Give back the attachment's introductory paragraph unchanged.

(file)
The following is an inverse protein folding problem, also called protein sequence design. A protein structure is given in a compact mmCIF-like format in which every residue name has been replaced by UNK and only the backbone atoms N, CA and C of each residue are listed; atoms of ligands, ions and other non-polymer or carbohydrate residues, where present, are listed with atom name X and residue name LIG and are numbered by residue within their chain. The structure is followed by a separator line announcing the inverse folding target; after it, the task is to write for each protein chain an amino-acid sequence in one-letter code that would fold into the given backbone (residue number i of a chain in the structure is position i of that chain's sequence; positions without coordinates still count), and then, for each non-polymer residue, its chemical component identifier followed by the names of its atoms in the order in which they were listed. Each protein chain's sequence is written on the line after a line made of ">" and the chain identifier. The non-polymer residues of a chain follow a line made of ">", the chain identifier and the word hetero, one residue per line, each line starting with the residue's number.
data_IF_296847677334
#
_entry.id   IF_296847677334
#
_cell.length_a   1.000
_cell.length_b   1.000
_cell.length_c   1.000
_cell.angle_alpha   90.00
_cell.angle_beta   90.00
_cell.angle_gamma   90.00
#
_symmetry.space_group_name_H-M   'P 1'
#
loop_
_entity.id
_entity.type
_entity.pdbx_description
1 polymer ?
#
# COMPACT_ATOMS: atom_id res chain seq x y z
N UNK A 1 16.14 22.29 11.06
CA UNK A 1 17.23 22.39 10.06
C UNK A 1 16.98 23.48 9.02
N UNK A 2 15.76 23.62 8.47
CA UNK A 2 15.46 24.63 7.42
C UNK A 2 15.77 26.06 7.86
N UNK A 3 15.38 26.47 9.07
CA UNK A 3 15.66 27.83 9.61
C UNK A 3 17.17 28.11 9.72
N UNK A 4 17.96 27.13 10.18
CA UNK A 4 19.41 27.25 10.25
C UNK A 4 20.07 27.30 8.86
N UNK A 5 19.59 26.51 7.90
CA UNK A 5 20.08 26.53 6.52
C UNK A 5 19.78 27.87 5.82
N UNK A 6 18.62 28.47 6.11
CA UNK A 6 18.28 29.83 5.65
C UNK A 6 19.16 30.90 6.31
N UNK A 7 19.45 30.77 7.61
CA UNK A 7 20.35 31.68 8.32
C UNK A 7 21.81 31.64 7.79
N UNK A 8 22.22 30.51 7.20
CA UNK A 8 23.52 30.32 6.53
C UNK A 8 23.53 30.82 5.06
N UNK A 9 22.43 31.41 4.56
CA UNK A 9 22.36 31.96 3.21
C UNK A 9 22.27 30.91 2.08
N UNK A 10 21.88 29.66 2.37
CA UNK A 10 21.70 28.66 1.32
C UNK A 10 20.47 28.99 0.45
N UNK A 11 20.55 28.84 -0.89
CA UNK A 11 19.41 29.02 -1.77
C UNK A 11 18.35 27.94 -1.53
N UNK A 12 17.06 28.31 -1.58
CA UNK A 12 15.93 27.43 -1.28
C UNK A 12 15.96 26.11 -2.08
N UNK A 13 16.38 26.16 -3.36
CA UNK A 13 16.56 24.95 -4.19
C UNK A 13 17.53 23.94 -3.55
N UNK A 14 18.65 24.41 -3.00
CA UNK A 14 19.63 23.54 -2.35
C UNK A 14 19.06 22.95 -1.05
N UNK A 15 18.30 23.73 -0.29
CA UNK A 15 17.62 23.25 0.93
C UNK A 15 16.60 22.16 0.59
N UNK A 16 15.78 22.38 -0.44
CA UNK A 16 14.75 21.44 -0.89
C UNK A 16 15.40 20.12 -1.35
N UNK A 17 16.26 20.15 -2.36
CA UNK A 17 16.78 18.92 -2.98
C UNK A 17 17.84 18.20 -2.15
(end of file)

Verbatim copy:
The following is an inverse protein folding problem, also called protein sequence design. A protein structure is given in a compact mmCIF-like format in which every residue name has been replaced by UNK and only the backbone atoms N, CA and C of each residue are listed; atoms of ligands, ions and other non-polymer or carbohydrate residues, where present, are listed with atom name X and residue name LIG and are numbered by residue within their chain. The structure is followed by a separator line announcing the inverse folding target; after it, the task is to write for each protein chain an amino-acid sequence in one-letter code that would fold into the given backbone (residue number i of a chain in the structure is position i of that chain's sequence; positions without coordinates still count), and then, for each non-polymer residue, its chemical component identifier followed by the names of its atoms in the order in which they were listed. Each protein chain's sequence is written on the line after a line made of ">" and the chain identifier. The non-polymer residues of a chain follow a line made of ">", the chain identifier and the word hetero, one residue per line, each line starting with the residue's number.